An Alaskan village relocates

    The two rivers surrounding the village of Newtok

    The two rivers surrounding the village of Newtok

    When the water is unstoppable, just move, right?

    Every year the residents of Newtok, Alaska observe the two rivers surrounding their village creep closer together. The rise in water levels is a result of melting permafrost. Road-less and sinking, the villagers have been forced to confront their village’s eminent demise.

    In 1996, the residents of Newtok elected to move the community to a stretch of land nine miles away. But displacing a village, even one with a mere 350 inhabitants, proves to be a challenge.

    Alana Semuels, a reporter from The Atlantic Magazine, spent time in Newtok and observed the community grappling with idea of relocation.

    “It’s really hard to get to it [new location], because there are no roads,” she told the Pulse in an interview. “So they have to take boats there.”

    Consequentially, the new location for Newtok is far from complete. Semuels says that it all comes down to funding.

    “It’s kind of a Catch-22, where a number of Government agencies say, ‘We’ll come in and build something once there is a community there.’ But no one wants to live there. There’s no school, no post office, so they are just kind of waiting and they’ve been waiting a long time,” said Semuels.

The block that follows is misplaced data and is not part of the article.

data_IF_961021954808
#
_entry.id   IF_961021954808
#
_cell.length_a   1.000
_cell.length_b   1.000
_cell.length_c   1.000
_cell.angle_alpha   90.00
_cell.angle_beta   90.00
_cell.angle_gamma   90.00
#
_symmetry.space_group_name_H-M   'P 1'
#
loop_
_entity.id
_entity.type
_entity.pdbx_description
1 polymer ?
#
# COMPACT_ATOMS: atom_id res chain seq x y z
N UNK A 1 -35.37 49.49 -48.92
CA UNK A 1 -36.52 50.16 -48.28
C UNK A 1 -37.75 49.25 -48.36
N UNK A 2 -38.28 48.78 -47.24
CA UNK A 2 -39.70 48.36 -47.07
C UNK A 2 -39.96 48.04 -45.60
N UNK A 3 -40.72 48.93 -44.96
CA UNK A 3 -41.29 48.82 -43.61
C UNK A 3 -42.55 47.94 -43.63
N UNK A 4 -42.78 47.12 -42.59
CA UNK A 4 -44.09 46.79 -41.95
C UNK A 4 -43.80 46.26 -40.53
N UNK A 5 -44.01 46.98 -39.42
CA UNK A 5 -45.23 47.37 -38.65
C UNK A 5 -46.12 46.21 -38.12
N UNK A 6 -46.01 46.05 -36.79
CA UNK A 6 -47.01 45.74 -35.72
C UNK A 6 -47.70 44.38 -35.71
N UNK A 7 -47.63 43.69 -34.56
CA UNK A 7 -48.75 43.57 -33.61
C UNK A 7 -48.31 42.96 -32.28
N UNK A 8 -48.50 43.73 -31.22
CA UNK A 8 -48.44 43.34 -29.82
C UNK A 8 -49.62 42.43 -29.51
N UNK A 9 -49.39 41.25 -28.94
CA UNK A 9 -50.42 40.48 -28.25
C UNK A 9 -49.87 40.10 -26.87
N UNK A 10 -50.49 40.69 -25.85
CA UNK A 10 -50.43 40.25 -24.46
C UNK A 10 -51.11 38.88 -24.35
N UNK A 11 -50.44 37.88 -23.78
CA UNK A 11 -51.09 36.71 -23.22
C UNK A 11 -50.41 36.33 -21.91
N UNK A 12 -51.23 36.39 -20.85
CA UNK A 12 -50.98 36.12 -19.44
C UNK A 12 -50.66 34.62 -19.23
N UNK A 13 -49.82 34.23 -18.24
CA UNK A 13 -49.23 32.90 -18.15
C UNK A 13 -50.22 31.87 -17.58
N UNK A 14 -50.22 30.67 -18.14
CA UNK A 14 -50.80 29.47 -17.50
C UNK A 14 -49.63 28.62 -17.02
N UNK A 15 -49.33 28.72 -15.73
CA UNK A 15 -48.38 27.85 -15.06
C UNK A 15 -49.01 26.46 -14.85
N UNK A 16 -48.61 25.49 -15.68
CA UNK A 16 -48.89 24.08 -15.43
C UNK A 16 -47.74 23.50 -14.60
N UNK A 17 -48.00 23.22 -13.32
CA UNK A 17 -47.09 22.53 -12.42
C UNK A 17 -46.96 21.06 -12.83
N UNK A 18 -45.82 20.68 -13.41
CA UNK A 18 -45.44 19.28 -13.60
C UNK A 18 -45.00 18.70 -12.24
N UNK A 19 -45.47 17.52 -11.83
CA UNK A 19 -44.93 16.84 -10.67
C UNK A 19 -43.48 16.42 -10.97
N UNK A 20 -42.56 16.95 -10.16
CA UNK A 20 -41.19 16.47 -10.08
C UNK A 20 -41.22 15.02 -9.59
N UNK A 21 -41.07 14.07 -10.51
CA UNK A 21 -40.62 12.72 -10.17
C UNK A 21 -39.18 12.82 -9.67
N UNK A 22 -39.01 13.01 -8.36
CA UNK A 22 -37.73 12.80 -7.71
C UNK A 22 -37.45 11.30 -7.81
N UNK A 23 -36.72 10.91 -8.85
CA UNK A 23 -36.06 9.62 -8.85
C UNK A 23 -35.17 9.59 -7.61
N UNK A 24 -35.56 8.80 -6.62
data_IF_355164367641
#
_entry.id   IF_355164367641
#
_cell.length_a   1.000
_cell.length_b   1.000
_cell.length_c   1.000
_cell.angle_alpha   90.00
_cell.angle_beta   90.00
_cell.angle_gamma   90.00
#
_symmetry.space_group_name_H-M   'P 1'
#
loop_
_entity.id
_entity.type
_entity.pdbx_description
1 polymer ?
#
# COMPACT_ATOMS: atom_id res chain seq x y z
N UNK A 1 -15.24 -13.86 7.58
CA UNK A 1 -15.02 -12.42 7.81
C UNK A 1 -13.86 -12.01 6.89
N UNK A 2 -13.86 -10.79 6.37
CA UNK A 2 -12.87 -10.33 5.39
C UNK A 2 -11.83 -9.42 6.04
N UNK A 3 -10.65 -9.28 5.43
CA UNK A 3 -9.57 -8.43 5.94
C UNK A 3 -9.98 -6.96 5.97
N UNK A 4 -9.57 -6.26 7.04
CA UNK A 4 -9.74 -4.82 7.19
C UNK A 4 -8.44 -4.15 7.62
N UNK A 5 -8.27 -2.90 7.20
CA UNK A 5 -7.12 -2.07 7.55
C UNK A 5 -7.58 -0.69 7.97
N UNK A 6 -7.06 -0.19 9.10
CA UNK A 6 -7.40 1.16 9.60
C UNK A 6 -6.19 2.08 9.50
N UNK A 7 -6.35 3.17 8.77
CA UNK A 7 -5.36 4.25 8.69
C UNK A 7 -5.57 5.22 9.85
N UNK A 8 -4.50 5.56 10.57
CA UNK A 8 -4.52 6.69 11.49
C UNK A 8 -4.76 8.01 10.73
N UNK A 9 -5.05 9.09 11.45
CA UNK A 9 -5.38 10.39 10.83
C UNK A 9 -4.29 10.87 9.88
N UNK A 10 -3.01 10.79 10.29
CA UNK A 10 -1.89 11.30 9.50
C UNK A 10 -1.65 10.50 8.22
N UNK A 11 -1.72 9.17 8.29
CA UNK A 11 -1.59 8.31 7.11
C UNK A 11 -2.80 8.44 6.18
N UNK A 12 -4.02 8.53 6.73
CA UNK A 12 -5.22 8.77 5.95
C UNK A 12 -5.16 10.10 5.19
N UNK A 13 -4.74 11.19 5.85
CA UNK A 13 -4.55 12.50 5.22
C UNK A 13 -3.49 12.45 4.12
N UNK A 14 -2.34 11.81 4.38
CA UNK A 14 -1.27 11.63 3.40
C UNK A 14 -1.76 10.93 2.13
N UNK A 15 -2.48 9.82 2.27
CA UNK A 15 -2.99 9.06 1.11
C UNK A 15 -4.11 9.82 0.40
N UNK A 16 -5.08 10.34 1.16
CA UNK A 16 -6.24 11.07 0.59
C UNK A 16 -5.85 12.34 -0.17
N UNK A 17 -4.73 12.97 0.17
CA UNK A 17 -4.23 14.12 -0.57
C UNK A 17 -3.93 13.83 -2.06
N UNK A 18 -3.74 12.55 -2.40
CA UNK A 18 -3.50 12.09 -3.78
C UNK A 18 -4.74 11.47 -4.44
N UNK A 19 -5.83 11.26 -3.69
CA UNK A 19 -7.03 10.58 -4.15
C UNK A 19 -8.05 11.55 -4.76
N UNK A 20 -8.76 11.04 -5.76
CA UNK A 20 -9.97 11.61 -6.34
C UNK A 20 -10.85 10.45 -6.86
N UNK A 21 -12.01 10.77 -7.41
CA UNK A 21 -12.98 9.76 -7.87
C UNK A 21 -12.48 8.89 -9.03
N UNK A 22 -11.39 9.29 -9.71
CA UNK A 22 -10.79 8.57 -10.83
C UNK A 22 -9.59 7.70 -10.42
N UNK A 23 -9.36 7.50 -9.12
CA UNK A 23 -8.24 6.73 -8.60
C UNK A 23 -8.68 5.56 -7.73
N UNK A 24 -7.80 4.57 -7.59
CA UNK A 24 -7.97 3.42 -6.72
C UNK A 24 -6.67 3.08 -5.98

Several other Alaskan villages also face the consequences of climate change and lack of resources to deal with it.

    “It’s not really a cash-based society,” she observed. “It’s built on hunting, gathering, and living off of the land. There’s not a lot of ways for people to come up with the money to move from their community to a completely different location.”

    And Newtok is running out of time. Considering the rate of water ascension and the increasingly severe storms, the village’s school will most likely be underwater by 2017. And the little village is far from alone in its concerns about rising seas.

    “The country’s got to decide what are we going to do about these communities that are really threatened by climate change and how can we help them figure out what’s next,” Semuels concludes.

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